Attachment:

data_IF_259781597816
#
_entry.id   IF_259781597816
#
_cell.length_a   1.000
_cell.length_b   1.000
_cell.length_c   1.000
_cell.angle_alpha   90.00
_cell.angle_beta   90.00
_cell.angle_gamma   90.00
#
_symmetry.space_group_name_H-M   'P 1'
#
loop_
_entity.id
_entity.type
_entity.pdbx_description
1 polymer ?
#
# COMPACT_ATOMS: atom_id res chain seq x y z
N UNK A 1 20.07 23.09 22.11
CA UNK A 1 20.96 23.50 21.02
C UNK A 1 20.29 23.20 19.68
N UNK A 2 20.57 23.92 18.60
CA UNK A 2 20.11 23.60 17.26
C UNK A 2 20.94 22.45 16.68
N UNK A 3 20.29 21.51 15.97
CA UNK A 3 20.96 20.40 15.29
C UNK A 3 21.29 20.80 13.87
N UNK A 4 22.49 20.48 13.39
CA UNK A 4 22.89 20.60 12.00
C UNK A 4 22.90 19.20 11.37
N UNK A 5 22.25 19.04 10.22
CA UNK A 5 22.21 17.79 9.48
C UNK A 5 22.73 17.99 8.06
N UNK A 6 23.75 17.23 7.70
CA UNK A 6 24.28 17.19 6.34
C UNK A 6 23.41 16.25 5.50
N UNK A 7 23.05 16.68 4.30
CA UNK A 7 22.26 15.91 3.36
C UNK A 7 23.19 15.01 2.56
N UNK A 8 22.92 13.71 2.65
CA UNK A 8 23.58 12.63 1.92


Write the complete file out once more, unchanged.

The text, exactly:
data_IF_259781597816
#
_entry.id   IF_259781597816
#
_cell.length_a   1.000
_cell.length_b   1.000
_cell.length_c   1.000
_cell.angle_alpha   90.00
_cell.angle_beta   90.00
_cell.angle_gamma   90.00
#
_symmetry.space_group_name_H-M   'P 1'
#
loop_
_entity.id
_entity.type
_entity.pdbx_description
1 polymer ?
#
# COMPACT_ATOMS: atom_id res chain seq x y z
N UNK A 1 20.07 23.09 22.11
CA UNK A 1 20.96 23.50 21.02
C UNK A 1 20.29 23.20 19.68
N UNK A 2 20.57 23.92 18.60
CA UNK A 2 20.11 23.60 17.26
C UNK A 2 20.94 22.45 16.68
N UNK A 3 20.29 21.51 15.97
CA UNK A 3 20.96 20.40 15.29
C UNK A 3 21.29 20.80 13.87
N UNK A 4 22.49 20.48 13.39
CA UNK A 4 22.89 20.60 12.00
C UNK A 4 22.90 19.20 11.37
N UNK A 5 22.25 19.04 10.22
CA UNK A 5 22.21 17.79 9.48
C UNK A 5 22.73 17.99 8.06
N UNK A 6 23.75 17.23 7.70
CA UNK A 6 24.28 17.19 6.34
C UNK A 6 23.41 16.25 5.50
N UNK A 7 23.05 16.68 4.30
CA UNK A 7 22.26 15.91 3.36
C UNK A 7 23.19 15.01 2.56
N UNK A 8 22.92 13.71 2.65
CA UNK A 8 23.58 12.63 1.92